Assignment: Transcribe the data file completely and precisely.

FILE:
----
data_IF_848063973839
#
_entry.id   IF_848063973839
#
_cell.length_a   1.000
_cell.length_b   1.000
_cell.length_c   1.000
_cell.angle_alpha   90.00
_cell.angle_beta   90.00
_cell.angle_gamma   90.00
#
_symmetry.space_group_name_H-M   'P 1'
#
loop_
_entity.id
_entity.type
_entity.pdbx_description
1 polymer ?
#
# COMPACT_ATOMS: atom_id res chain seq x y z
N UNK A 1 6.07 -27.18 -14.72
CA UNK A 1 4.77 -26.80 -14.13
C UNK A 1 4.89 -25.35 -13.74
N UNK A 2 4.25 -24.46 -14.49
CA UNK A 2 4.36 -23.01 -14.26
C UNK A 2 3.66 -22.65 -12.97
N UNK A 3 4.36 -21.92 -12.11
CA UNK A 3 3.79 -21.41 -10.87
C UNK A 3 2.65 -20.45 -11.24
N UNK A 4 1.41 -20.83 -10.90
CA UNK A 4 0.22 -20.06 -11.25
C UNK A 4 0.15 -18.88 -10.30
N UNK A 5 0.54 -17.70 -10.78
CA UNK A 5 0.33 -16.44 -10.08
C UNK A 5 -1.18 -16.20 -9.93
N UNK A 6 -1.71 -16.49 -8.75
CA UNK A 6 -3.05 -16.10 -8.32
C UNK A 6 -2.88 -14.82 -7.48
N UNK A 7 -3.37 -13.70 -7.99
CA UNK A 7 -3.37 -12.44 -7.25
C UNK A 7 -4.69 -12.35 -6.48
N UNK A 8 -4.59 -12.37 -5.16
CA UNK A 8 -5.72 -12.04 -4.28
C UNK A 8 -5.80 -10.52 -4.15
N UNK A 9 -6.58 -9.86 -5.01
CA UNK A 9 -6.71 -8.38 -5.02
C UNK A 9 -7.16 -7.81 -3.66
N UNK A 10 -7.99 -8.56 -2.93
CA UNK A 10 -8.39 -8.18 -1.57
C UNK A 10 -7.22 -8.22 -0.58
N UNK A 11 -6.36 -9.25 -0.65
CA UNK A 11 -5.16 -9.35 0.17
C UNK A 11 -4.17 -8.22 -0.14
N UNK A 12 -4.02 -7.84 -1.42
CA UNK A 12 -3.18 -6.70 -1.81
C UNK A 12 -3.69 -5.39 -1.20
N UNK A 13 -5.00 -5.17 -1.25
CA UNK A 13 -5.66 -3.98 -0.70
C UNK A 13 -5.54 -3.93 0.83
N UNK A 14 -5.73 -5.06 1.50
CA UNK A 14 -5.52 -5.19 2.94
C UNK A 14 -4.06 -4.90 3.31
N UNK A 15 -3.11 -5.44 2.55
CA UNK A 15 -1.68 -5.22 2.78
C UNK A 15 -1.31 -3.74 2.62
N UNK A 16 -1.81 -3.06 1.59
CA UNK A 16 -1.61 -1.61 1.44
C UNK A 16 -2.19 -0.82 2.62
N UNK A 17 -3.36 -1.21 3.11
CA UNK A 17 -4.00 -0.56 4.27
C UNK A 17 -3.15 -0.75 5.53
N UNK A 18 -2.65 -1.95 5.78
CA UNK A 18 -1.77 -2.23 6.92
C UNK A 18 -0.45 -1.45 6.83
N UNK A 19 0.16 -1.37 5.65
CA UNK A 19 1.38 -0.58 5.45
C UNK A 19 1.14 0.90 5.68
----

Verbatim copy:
data_IF_848063973839
#
_entry.id   IF_848063973839
#
_cell.length_a   1.000
_cell.length_b   1.000
_cell.length_c   1.000
_cell.angle_alpha   90.00
_cell.angle_beta   90.00
_cell.angle_gamma   90.00
#
_symmetry.space_group_name_H-M   'P 1'
#
loop_
_entity.id
_entity.type
_entity.pdbx_description
1 polymer ?
#
# COMPACT_ATOMS: atom_id res chain seq x y z
N UNK A 1 6.07 -27.18 -14.72
CA UNK A 1 4.77 -26.80 -14.13
C UNK A 1 4.89 -25.35 -13.74
N UNK A 2 4.25 -24.46 -14.49
CA UNK A 2 4.36 -23.01 -14.26
C UNK A 2 3.66 -22.65 -12.97
N UNK A 3 4.36 -21.92 -12.11
CA UNK A 3 3.79 -21.41 -10.87
C UNK A 3 2.65 -20.45 -11.24
N UNK A 4 1.41 -20.83 -10.90
CA UNK A 4 0.22 -20.06 -11.25
C UNK A 4 0.15 -18.88 -10.30
N UNK A 5 0.54 -17.70 -10.78
CA UNK A 5 0.33 -16.44 -10.08
C UNK A 5 -1.18 -16.20 -9.93
N UNK A 6 -1.71 -16.49 -8.75
CA UNK A 6 -3.05 -16.10 -8.32
C UNK A 6 -2.88 -14.82 -7.48
N UNK A 7 -3.37 -13.70 -7.99
CA UNK A 7 -3.37 -12.44 -7.25
C UNK A 7 -4.69 -12.35 -6.48
N UNK A 8 -4.59 -12.37 -5.16
CA UNK A 8 -5.72 -12.04 -4.28
C UNK A 8 -5.80 -10.52 -4.15
N UNK A 9 -6.58 -9.86 -5.01
CA UNK A 9 -6.71 -8.38 -5.02
C UNK A 9 -7.16 -7.81 -3.66
N UNK A 10 -7.99 -8.56 -2.93
CA UNK A 10 -8.39 -8.18 -1.57
C UNK A 10 -7.22 -8.22 -0.58
N UNK A 11 -6.36 -9.25 -0.65
CA UNK A 11 -5.16 -9.35 0.17
C UNK A 11 -4.17 -8.22 -0.14
N UNK A 12 -4.02 -7.84 -1.42
CA UNK A 12 -3.18 -6.70 -1.81
C UNK A 12 -3.69 -5.39 -1.20
N UNK A 13 -5.00 -5.17 -1.25
CA UNK A 13 -5.66 -3.98 -0.70
C UNK A 13 -5.54 -3.93 0.83
N UNK A 14 -5.73 -5.06 1.50
CA UNK A 14 -5.52 -5.19 2.94
C UNK A 14 -4.06 -4.90 3.31
N UNK A 15 -3.11 -5.44 2.55
CA UNK A 15 -1.68 -5.22 2.78
C UNK A 15 -1.31 -3.74 2.62
N UNK A 16 -1.81 -3.06 1.59
CA UNK A 16 -1.61 -1.61 1.44
C UNK A 16 -2.19 -0.82 2.62
N UNK A 17 -3.36 -1.21 3.11
CA UNK A 17 -4.00 -0.56 4.27
C UNK A 17 -3.15 -0.75 5.53
N UNK A 18 -2.65 -1.95 5.78
CA UNK A 18 -1.77 -2.23 6.92
C UNK A 18 -0.45 -1.45 6.83
N UNK A 19 0.16 -1.37 5.65
CA UNK A 19 1.38 -0.58 5.45
C UNK A 19 1.14 0.90 5.68